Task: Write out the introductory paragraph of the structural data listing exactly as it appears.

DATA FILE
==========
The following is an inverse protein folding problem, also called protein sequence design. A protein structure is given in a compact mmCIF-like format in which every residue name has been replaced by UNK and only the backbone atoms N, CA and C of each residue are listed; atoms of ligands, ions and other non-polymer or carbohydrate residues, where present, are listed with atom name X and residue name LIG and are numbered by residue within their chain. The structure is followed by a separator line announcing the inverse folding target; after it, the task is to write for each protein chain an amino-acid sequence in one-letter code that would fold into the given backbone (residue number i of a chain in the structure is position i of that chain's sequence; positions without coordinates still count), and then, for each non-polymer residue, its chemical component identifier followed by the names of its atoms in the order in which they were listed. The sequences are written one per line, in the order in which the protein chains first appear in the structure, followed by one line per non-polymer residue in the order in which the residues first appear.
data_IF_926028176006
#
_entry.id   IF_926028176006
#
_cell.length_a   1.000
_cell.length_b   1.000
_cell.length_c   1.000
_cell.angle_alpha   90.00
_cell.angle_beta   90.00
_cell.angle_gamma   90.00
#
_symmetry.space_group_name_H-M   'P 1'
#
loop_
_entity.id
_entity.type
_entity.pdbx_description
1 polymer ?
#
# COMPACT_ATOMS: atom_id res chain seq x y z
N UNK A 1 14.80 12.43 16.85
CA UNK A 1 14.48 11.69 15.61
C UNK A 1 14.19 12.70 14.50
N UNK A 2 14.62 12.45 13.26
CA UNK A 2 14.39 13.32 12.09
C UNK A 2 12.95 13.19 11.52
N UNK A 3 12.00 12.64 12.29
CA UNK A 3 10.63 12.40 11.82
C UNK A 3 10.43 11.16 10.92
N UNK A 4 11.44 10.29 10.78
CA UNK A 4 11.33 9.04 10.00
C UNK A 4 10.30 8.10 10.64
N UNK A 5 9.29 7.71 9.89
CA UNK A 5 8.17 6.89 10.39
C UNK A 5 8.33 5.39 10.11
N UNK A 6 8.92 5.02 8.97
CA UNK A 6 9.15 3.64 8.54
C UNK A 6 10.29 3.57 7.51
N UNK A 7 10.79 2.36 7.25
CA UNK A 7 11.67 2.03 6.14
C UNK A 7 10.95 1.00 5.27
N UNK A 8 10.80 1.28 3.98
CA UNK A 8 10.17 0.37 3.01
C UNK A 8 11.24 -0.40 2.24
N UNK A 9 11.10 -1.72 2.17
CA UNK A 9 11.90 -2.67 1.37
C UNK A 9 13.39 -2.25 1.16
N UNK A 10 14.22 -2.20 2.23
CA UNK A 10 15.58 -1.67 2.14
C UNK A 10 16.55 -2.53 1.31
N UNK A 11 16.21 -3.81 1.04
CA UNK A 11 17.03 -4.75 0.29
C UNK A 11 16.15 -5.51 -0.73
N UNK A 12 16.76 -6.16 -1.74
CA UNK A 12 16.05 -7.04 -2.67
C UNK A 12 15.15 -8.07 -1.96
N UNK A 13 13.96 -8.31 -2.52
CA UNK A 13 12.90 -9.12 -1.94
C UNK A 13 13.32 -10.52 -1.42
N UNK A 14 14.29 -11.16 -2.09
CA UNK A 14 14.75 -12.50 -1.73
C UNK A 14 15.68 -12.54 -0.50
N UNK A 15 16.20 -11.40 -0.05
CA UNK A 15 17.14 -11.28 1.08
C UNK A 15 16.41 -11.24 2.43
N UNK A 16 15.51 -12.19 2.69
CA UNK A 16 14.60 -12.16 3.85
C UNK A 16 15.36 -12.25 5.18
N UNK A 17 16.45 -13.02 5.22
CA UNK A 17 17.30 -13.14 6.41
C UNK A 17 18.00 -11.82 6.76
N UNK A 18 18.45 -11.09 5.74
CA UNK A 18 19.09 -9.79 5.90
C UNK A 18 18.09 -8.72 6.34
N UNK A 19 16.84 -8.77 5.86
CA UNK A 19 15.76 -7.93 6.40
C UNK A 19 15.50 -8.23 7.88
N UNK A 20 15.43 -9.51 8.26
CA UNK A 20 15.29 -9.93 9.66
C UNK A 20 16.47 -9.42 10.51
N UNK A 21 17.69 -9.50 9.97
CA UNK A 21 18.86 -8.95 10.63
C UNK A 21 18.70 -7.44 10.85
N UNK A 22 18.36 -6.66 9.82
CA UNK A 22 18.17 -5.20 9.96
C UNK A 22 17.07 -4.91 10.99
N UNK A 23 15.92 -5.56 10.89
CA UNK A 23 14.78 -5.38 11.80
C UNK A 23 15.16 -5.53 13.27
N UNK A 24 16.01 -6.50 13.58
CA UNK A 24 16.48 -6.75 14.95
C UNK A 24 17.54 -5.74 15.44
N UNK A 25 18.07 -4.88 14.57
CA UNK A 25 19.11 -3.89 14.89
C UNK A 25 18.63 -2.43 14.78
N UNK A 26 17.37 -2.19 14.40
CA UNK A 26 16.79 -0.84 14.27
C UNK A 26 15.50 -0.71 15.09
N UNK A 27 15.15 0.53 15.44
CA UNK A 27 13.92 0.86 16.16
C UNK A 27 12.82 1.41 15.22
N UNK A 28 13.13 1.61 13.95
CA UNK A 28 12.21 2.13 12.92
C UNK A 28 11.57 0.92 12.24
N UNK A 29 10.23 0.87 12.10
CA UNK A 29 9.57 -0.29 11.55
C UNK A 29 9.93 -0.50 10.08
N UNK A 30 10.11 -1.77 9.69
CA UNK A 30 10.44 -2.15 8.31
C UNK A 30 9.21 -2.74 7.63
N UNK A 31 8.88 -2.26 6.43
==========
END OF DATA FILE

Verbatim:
The following is an inverse protein folding problem, also called protein sequence design. A protein structure is given in a compact mmCIF-like format in which every residue name has been replaced by UNK and only the backbone atoms N, CA and C of each residue are listed; atoms of ligands, ions and other non-polymer or carbohydrate residues, where present, are listed with atom name X and residue name LIG and are numbered by residue within their chain. The structure is followed by a separator line announcing the inverse folding target; after it, the task is to write for each protein chain an amino-acid sequence in one-letter code that would fold into the given backbone (residue number i of a chain in the structure is position i of that chain's sequence; positions without coordinates still count), and then, for each non-polymer residue, its chemical component identifier followed by the names of its atoms in the order in which they were listed. The sequences are written one per line, in the order in which the protein chains first appear in the structure, followed by one line per non-polymer residue in the order in which the residues first appear.